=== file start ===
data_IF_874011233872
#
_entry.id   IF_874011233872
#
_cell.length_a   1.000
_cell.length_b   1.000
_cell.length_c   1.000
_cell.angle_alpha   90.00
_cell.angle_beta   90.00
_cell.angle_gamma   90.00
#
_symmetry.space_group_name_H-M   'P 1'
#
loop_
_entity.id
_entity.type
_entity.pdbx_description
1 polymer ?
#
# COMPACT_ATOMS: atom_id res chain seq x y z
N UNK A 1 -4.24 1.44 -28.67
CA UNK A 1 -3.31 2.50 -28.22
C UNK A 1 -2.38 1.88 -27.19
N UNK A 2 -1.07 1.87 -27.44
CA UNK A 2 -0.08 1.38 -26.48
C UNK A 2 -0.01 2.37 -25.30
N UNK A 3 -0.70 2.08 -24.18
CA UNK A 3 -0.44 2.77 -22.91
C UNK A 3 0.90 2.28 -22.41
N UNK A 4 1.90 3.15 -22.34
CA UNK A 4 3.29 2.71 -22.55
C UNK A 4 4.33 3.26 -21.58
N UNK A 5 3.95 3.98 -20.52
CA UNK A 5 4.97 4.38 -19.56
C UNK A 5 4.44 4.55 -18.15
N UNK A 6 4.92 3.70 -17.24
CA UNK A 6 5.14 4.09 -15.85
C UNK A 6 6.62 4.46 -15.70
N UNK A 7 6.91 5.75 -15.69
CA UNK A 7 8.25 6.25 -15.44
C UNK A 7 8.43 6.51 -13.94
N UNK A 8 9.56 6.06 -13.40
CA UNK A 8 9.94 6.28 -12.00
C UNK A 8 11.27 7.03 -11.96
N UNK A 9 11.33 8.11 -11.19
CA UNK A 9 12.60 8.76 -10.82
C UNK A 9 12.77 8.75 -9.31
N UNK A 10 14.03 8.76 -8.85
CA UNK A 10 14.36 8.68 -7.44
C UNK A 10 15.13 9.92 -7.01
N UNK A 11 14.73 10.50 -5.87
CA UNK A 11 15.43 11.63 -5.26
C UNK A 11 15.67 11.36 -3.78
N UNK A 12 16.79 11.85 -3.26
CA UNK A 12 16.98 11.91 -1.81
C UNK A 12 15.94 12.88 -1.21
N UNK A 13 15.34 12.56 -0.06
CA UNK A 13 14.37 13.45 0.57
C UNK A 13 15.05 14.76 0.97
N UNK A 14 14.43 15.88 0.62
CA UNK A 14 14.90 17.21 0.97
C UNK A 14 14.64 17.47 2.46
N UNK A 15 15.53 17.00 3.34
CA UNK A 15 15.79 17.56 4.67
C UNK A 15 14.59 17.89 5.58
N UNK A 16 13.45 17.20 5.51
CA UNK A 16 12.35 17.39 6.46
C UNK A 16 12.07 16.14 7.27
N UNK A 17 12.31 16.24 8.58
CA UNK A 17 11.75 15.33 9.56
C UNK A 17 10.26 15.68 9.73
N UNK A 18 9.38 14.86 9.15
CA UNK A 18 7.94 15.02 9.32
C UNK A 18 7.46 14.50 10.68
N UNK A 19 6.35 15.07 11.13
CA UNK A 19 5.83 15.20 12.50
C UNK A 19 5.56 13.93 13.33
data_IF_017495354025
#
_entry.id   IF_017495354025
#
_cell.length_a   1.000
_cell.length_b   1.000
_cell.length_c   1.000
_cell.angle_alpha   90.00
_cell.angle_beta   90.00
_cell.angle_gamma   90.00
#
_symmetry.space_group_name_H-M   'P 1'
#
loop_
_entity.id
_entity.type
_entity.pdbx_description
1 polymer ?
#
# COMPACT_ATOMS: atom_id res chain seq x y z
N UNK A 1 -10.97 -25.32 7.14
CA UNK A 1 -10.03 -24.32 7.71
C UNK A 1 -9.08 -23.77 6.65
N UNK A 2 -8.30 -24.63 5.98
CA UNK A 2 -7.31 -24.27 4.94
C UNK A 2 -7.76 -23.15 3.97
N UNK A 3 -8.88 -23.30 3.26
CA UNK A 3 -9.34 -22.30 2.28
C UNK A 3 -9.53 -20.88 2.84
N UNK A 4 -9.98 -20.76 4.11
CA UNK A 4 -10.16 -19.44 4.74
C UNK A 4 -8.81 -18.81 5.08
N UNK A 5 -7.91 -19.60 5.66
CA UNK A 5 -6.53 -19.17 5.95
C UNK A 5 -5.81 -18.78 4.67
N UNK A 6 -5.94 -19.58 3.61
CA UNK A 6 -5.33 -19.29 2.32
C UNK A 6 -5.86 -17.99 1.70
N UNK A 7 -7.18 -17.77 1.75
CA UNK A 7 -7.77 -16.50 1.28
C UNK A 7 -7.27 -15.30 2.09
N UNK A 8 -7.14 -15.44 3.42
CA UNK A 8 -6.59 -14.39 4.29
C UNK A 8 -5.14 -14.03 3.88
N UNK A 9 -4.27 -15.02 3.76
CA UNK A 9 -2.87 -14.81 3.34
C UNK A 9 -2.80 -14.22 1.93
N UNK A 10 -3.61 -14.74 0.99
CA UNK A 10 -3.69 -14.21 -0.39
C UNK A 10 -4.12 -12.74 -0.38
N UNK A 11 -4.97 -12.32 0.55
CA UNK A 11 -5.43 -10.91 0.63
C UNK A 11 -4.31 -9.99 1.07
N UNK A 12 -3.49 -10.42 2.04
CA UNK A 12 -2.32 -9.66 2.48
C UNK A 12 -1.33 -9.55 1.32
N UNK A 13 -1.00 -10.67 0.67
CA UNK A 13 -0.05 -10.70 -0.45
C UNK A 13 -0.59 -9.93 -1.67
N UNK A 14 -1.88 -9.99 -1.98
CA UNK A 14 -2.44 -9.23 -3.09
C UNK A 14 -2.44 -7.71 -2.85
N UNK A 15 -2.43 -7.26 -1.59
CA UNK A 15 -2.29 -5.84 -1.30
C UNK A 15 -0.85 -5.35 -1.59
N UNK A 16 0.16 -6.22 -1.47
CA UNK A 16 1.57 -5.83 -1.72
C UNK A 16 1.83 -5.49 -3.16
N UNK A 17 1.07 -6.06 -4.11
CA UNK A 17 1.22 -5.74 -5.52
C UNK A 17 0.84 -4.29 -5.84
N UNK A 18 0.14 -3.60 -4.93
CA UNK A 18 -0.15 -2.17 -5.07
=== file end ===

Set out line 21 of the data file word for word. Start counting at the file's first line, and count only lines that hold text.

N UNK A 1 -4.24 1.44 -28.67